POC is celebrating its tenth anniversary. It began in snow sports, before expanding into cycling, and offers helmets, clothing eyewear and armour in both sectors. Its sub-divisions include the POC Aid digital silo sub-label and POC Lab, an informal panel of esteemed medical practitioners that includes Claes Hultling of the Karolinska Institute.
There have been spectacular successes along the way, lucky breaks – notably Ryder Hesjedal’s adoption of POC’s DID sunglasses – as well as hard lessons (the first batch of ski helmets supplied by the manufacturing partner were of unsaleable quality).
Two elements have underpinned POC’s growth: its self-imposed “mission” and its unmistakable design language. Both are further expressions of Ytterborn’s personality.
POC’s goal is to do all it can to “save lives and reduce the consequences of accidents”, specifically for cyclists and “gravity sports athletes”. It is impossible to visit POC and to remain unaware of this. The staff have it down pat and it is the first thing one encounters on entering the office, printed on a giant poster of the Octal helmet.
Their headquarters in Stockholm’s Södermalm district hums with what might be described as active silence. It is quiet and calm, but creative. Conversations are held at a civilised volume. No one raises their voice and there is no sense of hurry. Of course, we may have arrived at a convenient time, but a similar peace reigned on our first visit a month earlier.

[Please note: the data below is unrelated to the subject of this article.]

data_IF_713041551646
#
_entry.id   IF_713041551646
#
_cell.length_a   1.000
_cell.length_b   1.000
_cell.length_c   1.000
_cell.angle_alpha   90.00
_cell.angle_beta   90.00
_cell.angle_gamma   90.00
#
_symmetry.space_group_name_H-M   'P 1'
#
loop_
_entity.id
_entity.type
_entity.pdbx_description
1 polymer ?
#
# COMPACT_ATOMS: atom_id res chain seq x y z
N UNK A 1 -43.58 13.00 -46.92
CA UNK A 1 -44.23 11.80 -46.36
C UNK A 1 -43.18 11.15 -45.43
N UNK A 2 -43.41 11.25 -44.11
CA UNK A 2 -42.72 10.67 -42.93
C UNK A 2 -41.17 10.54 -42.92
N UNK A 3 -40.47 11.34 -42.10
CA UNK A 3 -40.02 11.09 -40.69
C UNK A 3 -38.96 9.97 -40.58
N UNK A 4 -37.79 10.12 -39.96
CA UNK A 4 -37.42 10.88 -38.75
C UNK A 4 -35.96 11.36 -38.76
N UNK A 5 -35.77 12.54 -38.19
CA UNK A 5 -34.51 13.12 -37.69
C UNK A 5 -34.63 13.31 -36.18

The design language is described, internally, at least, as “POC-ish”. Even this in-house adjective is typically POC. There is something quintessentially Scandinavian in the simplicity of POC’s designs, and if it comes instinctively to founder and CEO Stefan Ytterborn’s designers, then even they will tell you that the finished product is the result of hard graft. Complexity is far easier to achieve. A perfect union of form and function takes effort.
1 10 POC – a collaboration celebrating a decade of excellence. Coming soon.